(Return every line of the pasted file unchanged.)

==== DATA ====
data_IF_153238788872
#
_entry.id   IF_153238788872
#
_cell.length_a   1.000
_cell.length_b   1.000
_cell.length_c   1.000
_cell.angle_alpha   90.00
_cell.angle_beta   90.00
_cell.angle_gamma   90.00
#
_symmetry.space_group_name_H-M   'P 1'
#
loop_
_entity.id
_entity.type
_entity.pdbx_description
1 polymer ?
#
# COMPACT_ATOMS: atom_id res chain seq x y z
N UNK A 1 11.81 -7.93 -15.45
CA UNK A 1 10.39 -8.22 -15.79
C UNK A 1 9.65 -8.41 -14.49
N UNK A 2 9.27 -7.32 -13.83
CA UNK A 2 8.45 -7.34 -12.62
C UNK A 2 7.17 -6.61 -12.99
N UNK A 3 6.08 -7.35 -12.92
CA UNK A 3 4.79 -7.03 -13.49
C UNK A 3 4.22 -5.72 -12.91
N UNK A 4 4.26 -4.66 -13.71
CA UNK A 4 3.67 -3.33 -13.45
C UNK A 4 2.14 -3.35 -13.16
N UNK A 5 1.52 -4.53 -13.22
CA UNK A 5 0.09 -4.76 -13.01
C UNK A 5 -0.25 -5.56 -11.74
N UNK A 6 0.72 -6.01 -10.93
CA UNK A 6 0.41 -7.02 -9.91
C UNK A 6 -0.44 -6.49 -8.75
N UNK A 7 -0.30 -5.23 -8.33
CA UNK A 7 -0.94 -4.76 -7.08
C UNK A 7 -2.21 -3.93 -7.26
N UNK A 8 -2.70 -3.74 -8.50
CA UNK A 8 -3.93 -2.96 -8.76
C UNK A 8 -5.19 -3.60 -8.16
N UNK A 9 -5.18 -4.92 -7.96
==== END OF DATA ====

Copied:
data_IF_153238788872
#
_entry.id   IF_153238788872
#
_cell.length_a   1.000
_cell.length_b   1.000
_cell.length_c   1.000
_cell.angle_alpha   90.00
_cell.angle_beta   90.00
_cell.angle_gamma   90.00
#
_symmetry.space_group_name_H-M   'P 1'
#
loop_
_entity.id
_entity.type
_entity.pdbx_description
1 polymer ?
#
# COMPACT_ATOMS: atom_id res chain seq x y z
N UNK A 1 11.81 -7.93 -15.45
CA UNK A 1 10.39 -8.22 -15.79
C UNK A 1 9.65 -8.41 -14.49
N UNK A 2 9.27 -7.32 -13.83
CA UNK A 2 8.45 -7.34 -12.62
C UNK A 2 7.17 -6.61 -12.99
N UNK A 3 6.08 -7.35 -12.92
CA UNK A 3 4.79 -7.03 -13.49
C UNK A 3 4.22 -5.72 -12.91
N UNK A 4 4.26 -4.66 -13.71
CA UNK A 4 3.67 -3.33 -13.45
C UNK A 4 2.14 -3.35 -13.16
N UNK A 5 1.52 -4.53 -13.22
CA UNK A 5 0.09 -4.76 -13.01
C UNK A 5 -0.25 -5.56 -11.74
N UNK A 6 0.72 -6.01 -10.93
CA UNK A 6 0.41 -7.02 -9.91
C UNK A 6 -0.44 -6.49 -8.75
N UNK A 7 -0.30 -5.23 -8.33
CA UNK A 7 -0.94 -4.76 -7.08
C UNK A 7 -2.21 -3.93 -7.26
N UNK A 8 -2.70 -3.74 -8.50
CA UNK A 8 -3.93 -2.96 -8.76
C UNK A 8 -5.19 -3.60 -8.16
N UNK A 9 -5.18 -4.92 -7.96